Already under mandates to cut sulfur dioxide and other pollutants, existing power plants are the nation's largest source of carbon dioxide, or the chief gas linked to global warming.

According to the White House, power plants in Utah emitted 31 million metric tons of carbon pollution, or the equivalent of 6.5 million cars. The Clean Power Plan is President Obama's cornerstone to deal with climate change.

Against that backdrop, anti-coal activist groups such as the Sierra Club say it's imperative to pursue other sources of energy.

"Utah is well-positioned to meet the Clean Power Plan and can do it in beneficial ways, like through energy efficiency and solar development that save Utahns money and create more jobs at home," said Mark Clemens, Utah's Sierra Club manager.

An independent analysis by Fitch Ratings, a nationally recognized statistical ratings organization and a global leader in credit ratings and research, suggests it won't be that easy for Utah.

The company, using EPA data and its own research on public power and cooperative utilities, concluded that Utah — second only to West Virginia — would encounter the highest costs of any state to replace coal-based electric generation with cleaner sources.

"What this is suggesting for Utah in essence is that the EPA believes Utah has fewer low cost alternatives available to it to reduce carbon emissions," said managing director Dennis Pidherny. "They have alternatives that they could pursue to reduce carbon emissions, but they appear to be, based on these figures, higher costs than every state except West Virginia."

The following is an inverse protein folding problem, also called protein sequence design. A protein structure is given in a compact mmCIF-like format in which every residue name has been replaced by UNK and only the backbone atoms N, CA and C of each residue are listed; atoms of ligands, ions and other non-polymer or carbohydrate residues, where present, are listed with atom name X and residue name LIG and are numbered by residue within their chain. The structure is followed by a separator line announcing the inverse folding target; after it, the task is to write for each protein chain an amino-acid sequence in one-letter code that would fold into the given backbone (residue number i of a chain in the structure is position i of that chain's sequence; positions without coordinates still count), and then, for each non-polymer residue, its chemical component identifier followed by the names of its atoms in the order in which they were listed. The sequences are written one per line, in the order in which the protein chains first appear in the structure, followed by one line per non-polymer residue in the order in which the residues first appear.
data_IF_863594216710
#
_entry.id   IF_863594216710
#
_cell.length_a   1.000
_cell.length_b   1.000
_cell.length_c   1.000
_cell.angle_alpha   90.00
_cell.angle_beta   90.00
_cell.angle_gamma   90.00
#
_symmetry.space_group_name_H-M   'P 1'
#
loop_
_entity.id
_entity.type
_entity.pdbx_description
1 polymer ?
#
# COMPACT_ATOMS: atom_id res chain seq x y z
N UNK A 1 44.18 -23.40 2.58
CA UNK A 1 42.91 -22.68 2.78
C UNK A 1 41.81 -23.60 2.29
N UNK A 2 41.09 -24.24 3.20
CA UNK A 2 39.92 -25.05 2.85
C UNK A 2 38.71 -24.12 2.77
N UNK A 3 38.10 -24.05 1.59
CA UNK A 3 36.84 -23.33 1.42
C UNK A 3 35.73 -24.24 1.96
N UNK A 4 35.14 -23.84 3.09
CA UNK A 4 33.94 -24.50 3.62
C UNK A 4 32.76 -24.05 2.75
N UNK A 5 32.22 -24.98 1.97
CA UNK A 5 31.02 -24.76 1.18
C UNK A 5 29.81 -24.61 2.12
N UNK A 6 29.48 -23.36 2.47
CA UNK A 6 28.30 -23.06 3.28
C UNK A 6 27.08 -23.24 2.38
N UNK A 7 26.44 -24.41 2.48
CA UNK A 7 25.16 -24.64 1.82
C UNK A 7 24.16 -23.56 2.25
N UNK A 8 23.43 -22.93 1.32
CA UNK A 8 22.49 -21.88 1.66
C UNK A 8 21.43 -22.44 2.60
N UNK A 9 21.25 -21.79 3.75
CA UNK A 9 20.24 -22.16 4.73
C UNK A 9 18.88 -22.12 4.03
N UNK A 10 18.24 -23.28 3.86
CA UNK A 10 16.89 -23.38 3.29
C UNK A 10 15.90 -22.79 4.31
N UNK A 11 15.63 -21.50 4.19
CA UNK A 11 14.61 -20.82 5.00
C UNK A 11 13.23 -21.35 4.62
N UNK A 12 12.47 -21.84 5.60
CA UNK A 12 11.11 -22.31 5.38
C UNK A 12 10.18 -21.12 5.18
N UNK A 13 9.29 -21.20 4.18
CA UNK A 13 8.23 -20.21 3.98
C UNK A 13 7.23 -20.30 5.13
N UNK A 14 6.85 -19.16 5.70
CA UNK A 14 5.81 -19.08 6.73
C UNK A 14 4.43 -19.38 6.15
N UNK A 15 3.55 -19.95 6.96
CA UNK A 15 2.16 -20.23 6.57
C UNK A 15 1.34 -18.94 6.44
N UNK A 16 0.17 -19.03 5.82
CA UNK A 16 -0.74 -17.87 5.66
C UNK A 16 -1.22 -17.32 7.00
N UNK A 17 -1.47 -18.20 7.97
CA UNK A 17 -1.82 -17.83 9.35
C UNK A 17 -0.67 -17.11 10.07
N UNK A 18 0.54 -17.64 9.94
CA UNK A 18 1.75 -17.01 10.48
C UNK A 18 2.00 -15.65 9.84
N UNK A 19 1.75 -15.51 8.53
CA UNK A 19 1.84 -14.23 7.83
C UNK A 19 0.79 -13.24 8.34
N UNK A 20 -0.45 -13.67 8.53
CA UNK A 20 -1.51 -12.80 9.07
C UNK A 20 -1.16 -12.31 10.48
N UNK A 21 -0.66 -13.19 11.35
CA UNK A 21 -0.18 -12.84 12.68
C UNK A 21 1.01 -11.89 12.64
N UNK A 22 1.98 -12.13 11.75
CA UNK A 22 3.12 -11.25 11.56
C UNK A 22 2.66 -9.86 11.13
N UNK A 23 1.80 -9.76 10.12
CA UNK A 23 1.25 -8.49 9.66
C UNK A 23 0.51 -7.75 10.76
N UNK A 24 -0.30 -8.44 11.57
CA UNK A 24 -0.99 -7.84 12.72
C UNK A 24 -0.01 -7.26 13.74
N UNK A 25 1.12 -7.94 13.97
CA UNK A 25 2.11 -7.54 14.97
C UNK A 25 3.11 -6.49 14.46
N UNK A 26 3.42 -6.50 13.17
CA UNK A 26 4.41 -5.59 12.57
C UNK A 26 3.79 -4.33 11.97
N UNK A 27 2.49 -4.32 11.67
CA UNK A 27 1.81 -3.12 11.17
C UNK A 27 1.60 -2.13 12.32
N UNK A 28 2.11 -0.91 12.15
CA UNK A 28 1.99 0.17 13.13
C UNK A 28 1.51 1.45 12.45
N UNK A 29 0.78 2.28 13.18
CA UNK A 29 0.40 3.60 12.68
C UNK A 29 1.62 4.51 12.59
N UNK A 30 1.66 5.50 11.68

West Virginia's cost to reduce 1 ton of carbon emissions in 2030 would be $101.15, while Utah's would be $62.50, according to the EPA.

Flipped around, Pidherny said that cost would be what the utility would have to be willing to pay to generate that 1 ton of carbon dioxide emissions because it would be cheaper than to derive the equivalent power generation from an alternative source.

While Utah may have wind, solar and natural gas resources it can plug into, the EPA modeling suggests it would be extremely costly for Utah to embrace those on the scale of coal, Pidherny said.

The cost projection is ominous, but Pidherny said there is good news for the Beehive State. Utah grabbed the No. 1 spot in the country on the "affordability index," meaning of all states, it is best positioned to absorb those costs based on how much a household pays for electricity as a percentage of its median income.

"Electricity is more affordable in Utah than it is in any other state in the nation, and that is based on relatively low price, low usage and relatively high household income on average," Pidherny said. "So even though costs may be high, there may be more than ample capacity to recover that from customers. Now that may not make customers happy, but that would make debt holders happy."

Finally, Stewart said the EPA's desire to cut greenhouse gases may backfire on the Clean Air Act when it comes to other pollutants.

All of Utah's coal-fired power plants operate in rural areas of the state, well beyond the airshed of the state's troubled zones for fine particulate pollution. Because the Clean Power Plan contemplates "redispatching" power from coal to natural gas, Stewart said that could be problematic.

Utah's four natural gas-powered plants are in or next to urban areas, and while they emit substantially less pollutants, about 60 percent less than coal-fired power plants, they emit nitrogen oxide, a precursor to PM2.5.

"The EPA's assumption regarding natural gas utilization may inhibit Utah's ability to effectively manage its airsheds," Stewart said.